You search for something on the web, use an app on your smartphone, record a show on your DVR, even make a trip to the grocery store and information about you is stored and most likely sold.

“There is a lot of information about us out there, and so people can dig in and extract information from previously unknown,” said Dr. Bhavani Thuraisingham with the University of Texas at Dallas Cyber Security Research Center.

Take search engines like Google, Yahoo and Bing.  It’s free to use, but everything you write, everything you click on is monitored, and the search engines could then sell that information to advertisers.

“So they look at the IP address, where it’s coming from and then of course from the IP address you might be able to also connect it to a person,” Thuraisingham told CW 33 News.

Social media websites like Facebook are the same way, with information you post on your profile turning into advertising specific to your interests.

Cable set top boxes and DVRs can record what you watch and when you watch it, although the cable companies say all that data remains anonymous.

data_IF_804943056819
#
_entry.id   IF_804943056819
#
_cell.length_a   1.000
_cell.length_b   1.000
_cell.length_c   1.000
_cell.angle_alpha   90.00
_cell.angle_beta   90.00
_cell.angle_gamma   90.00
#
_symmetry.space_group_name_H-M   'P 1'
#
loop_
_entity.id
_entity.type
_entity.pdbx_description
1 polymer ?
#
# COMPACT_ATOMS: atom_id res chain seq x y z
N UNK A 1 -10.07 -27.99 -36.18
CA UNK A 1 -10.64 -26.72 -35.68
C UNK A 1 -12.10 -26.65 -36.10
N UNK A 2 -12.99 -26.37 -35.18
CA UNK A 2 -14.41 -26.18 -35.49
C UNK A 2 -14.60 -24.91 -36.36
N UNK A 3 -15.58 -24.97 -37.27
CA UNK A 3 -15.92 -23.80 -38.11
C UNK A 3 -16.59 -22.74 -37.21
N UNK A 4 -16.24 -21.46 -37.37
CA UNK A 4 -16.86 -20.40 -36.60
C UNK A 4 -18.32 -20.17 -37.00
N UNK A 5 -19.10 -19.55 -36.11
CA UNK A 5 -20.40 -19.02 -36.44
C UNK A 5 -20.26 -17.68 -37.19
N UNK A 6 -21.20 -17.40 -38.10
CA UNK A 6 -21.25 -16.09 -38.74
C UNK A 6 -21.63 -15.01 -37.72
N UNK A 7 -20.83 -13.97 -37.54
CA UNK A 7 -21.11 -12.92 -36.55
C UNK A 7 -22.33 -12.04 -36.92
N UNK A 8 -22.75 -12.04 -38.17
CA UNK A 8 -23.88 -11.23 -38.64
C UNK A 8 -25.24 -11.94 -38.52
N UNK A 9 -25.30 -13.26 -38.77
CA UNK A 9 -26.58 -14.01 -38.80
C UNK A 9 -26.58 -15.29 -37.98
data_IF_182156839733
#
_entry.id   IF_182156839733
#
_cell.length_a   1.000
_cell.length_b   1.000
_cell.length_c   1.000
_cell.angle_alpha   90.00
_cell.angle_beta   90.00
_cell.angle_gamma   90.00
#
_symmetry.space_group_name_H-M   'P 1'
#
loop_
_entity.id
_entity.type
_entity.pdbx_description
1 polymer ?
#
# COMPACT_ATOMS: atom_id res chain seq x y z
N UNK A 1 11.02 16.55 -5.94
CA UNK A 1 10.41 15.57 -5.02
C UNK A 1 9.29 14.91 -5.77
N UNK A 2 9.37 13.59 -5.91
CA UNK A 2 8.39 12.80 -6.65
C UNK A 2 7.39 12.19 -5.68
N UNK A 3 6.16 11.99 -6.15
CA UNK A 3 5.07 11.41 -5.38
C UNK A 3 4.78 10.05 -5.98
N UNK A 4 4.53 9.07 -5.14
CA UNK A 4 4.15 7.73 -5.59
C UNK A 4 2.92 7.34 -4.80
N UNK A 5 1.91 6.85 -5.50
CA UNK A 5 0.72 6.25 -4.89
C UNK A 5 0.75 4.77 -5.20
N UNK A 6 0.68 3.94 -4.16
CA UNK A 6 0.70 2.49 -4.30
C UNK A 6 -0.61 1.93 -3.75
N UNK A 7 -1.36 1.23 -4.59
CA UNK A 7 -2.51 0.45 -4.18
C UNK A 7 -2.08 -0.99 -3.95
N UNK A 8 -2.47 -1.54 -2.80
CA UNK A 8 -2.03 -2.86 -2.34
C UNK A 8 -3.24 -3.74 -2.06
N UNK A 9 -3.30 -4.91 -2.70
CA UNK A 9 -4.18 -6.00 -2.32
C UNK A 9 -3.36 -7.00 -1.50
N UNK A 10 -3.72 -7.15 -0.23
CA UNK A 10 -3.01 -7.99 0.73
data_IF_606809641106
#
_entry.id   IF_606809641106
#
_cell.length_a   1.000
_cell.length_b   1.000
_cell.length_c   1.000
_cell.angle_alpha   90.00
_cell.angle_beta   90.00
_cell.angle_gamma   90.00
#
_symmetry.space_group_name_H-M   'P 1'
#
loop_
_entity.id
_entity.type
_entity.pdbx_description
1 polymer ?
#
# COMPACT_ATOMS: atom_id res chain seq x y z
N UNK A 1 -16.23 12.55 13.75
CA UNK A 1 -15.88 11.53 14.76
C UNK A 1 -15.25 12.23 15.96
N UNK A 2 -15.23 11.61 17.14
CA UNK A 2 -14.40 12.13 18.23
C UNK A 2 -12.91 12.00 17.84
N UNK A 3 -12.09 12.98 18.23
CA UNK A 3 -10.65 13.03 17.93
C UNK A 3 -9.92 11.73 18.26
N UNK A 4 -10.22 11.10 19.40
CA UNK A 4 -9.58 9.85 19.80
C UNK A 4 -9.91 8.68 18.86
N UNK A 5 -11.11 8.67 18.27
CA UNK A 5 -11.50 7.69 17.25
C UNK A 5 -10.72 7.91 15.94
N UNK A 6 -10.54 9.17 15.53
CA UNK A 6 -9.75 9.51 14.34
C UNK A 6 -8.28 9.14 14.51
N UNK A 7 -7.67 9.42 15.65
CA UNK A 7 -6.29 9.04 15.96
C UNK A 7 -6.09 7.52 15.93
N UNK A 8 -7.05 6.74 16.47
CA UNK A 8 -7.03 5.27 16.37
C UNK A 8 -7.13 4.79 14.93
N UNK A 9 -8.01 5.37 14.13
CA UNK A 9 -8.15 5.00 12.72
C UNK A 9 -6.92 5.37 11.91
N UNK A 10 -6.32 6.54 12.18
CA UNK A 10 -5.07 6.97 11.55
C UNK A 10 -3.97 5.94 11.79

And when it comes to smartphones, location based advertising is huge right now, so if advertisers know where you are, they can pinpoint ads for stores in your area.

“There are no laws, no policies that are preventing the service providers from selling the information to the various organizations,” said Thuraisingham.

Then there are loyalty cards, used at grocery and convenience stores.

“You get all the discounts, what your preferences are, and constantly information is being mined,” said Thuraisingham.

Laws have not caught up to the technology, and hopping off the grid is out of the question, so what should we do?

“The basic, simple, right now simple rule: Don’t give out more information than you need,” said Thuraisingham.

Out of all of this data mining and tracking, there are some benefits.  It can make our lives easier by offering things we want in a convenient way.  At the UTD Cyber Security Research Center, they are developing technology to be able to track terrorists through data mining, finding out where they are and what they are doing at any given moment.